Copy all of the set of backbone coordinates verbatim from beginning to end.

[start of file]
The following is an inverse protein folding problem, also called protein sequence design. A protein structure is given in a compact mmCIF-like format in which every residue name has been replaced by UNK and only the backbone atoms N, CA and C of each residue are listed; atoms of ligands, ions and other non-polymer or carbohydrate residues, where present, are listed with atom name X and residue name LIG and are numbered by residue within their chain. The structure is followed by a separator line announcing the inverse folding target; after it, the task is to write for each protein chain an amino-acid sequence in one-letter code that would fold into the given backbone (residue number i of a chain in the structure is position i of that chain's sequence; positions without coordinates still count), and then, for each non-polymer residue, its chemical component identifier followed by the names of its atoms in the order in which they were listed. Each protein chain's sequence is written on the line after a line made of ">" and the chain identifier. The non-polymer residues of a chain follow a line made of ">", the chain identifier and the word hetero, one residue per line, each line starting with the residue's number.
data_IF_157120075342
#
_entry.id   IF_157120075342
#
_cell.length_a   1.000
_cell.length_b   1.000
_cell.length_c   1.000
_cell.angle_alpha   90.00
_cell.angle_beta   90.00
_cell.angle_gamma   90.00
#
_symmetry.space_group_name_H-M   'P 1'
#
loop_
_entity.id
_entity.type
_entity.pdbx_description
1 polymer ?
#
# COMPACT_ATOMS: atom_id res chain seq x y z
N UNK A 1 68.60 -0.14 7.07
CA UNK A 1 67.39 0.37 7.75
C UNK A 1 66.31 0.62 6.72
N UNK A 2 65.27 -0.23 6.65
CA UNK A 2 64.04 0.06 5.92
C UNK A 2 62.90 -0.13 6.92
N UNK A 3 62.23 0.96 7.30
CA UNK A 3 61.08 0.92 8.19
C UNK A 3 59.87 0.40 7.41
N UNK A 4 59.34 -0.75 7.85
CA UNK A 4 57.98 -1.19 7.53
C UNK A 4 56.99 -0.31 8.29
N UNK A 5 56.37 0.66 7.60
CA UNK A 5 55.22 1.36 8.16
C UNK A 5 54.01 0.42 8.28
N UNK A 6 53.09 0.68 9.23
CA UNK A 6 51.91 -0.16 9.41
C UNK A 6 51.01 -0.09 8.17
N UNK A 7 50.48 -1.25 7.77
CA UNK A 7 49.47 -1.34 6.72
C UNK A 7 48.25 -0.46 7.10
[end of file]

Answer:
The following is an inverse protein folding problem, also called protein sequence design. A protein structure is given in a compact mmCIF-like format in which every residue name has been replaced by UNK and only the backbone atoms N, CA and C of each residue are listed; atoms of ligands, ions and other non-polymer or carbohydrate residues, where present, are listed with atom name X and residue name LIG and are numbered by residue within their chain. The structure is followed by a separator line announcing the inverse folding target; after it, the task is to write for each protein chain an amino-acid sequence in one-letter code that would fold into the given backbone (residue number i of a chain in the structure is position i of that chain's sequence; positions without coordinates still count), and then, for each non-polymer residue, its chemical component identifier followed by the names of its atoms in the order in which they were listed. Each protein chain's sequence is written on the line after a line made of ">" and the chain identifier. The non-polymer residues of a chain follow a line made of ">", the chain identifier and the word hetero, one residue per line, each line starting with the residue's number.
data_IF_157120075342
#
_entry.id   IF_157120075342
#
_cell.length_a   1.000
_cell.length_b   1.000
_cell.length_c   1.000
_cell.angle_alpha   90.00
_cell.angle_beta   90.00
_cell.angle_gamma   90.00
#
_symmetry.space_group_name_H-M   'P 1'
#
loop_
_entity.id
_entity.type
_entity.pdbx_description
1 polymer ?
#
# COMPACT_ATOMS: atom_id res chain seq x y z
N UNK A 1 68.60 -0.14 7.07
CA UNK A 1 67.39 0.37 7.75
C UNK A 1 66.31 0.62 6.72
N UNK A 2 65.27 -0.23 6.65
CA UNK A 2 64.04 0.06 5.92
C UNK A 2 62.90 -0.13 6.92
N UNK A 3 62.23 0.96 7.30
CA UNK A 3 61.08 0.92 8.19
C UNK A 3 59.87 0.40 7.41
N UNK A 4 59.34 -0.75 7.85
CA UNK A 4 57.98 -1.19 7.53
C UNK A 4 56.99 -0.31 8.29
N UNK A 5 56.37 0.66 7.60
CA UNK A 5 55.22 1.36 8.16
C UNK A 5 54.01 0.42 8.28
N UNK A 6 53.09 0.68 9.23
CA UNK A 6 51.91 -0.16 9.41
C UNK A 6 51.01 -0.09 8.17
N UNK A 7 50.48 -1.25 7.77
CA UNK A 7 49.47 -1.34 6.72
C UNK A 7 48.25 -0.46 7.10